‘public moral outrage is not always aimed at reforming a specific offender. The goal might be solidarity with a victim, group or cause, and shifting cultural values in anyone witnessing the outrage.
“The person who has done the offense, say, Harvey Weinstein or Cuomo, may be a lost cause. But, by making him an example, it sets the standards for our society. Moral codes. What is acceptable and non-acceptable behavior.”
‘Feldman Barrett’s research has dug deep into the specific cultural context where emotions play out. She rejects the popular notion that feelings of guilt are universally healthier than shame, calling this a “very Western view.” Instead, she says shame means something different in more collectivist societies, like those found in the East, versus individualist cultures in the West. “The American way tends to be: ‘You’re a piece of s— for what you did. You should feel really bad about what you said, maybe to the point of being worthless,’” Feldman Barrett says. “I think the way that shame is wielded right now in this American way is meant to punish.”
By contrast, shame in some cultures — like in Japan, Taiwan or some parts of Africa — is not about blame or punishment. In Taiwan, according to a 2019 paper in Frontiers in Psychology, children are often shamed as an expression of love and moral guidance. “It’s about connection, and repairing and honoring a relationship,” Feldman Barrett says.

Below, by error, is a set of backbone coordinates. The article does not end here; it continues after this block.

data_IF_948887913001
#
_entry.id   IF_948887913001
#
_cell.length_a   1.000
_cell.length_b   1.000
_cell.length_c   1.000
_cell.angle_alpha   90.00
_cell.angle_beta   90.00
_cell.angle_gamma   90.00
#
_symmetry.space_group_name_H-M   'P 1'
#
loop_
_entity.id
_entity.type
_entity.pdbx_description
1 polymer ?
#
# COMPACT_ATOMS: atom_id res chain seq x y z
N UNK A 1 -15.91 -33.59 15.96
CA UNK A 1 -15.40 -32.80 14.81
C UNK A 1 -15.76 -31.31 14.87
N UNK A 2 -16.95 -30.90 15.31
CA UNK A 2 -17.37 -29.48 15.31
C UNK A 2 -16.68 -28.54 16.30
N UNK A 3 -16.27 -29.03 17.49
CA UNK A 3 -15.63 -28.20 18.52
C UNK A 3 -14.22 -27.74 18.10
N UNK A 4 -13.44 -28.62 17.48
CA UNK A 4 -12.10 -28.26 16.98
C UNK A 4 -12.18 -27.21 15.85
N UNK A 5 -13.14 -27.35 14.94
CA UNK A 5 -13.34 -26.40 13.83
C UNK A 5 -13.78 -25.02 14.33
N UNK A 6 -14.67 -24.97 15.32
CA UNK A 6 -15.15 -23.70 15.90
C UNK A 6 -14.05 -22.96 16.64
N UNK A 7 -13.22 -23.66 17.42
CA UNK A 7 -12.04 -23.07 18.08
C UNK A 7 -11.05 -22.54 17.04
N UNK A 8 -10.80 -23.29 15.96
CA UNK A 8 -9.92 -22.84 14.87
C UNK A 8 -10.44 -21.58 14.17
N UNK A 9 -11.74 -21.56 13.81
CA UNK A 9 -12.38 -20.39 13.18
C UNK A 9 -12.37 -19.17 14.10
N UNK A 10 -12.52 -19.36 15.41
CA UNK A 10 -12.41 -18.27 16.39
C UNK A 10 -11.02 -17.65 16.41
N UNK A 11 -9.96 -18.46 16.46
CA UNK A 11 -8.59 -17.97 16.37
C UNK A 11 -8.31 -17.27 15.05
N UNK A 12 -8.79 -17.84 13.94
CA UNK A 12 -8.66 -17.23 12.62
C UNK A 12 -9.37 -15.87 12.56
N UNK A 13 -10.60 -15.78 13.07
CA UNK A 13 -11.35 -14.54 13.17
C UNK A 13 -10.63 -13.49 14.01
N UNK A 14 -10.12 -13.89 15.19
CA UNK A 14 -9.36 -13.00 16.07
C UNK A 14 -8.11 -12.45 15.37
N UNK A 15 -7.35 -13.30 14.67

Some research shows that collective anger can also be a unifying and effective force for systemic change. Outrage may even be necessary, suggests Victoria Spring, a postdoc fellow studying moral emotions at New York University.
“Martin Luther King Jr. and Malcolm X were both angry about racism. Gandhi was angry about British imperialism in India,” Spring says. “All of them were outraged about injustice, and they were able to transform that into activism.” King even made a call to “awaken a sense of shame within the oppressor” in his 1957 speech, “The Power of Nonviolence,” as a means to reconcile with them. Spring highlighted collective action as one common outcome of outrage in a 2018 paper published in Trends in Cognitive Sciences.’
There is ‘Culture’, but there is You.
‘You grow up trapped in the expectations of others (parents, friends, classmates, etc.) and then You transition to the working world where the expectations from peers, bosses, and others often close tighter around You. We’re used to trying to fit in as we’re bombarded by cultural norms.
One path to understand culture is to understand the culture battlefield in our mind. Eckart Tolle said, «there is nothing that shows up that is not teaching you something.» What’s driving your thinking and emotions? Where do you sense yourself jumping to a conclusion about others or listening to the self-critical voice in your head? By definition, culture is a group thing, but we can start understanding it by understanding ourselves and the beliefs we hold that others may share.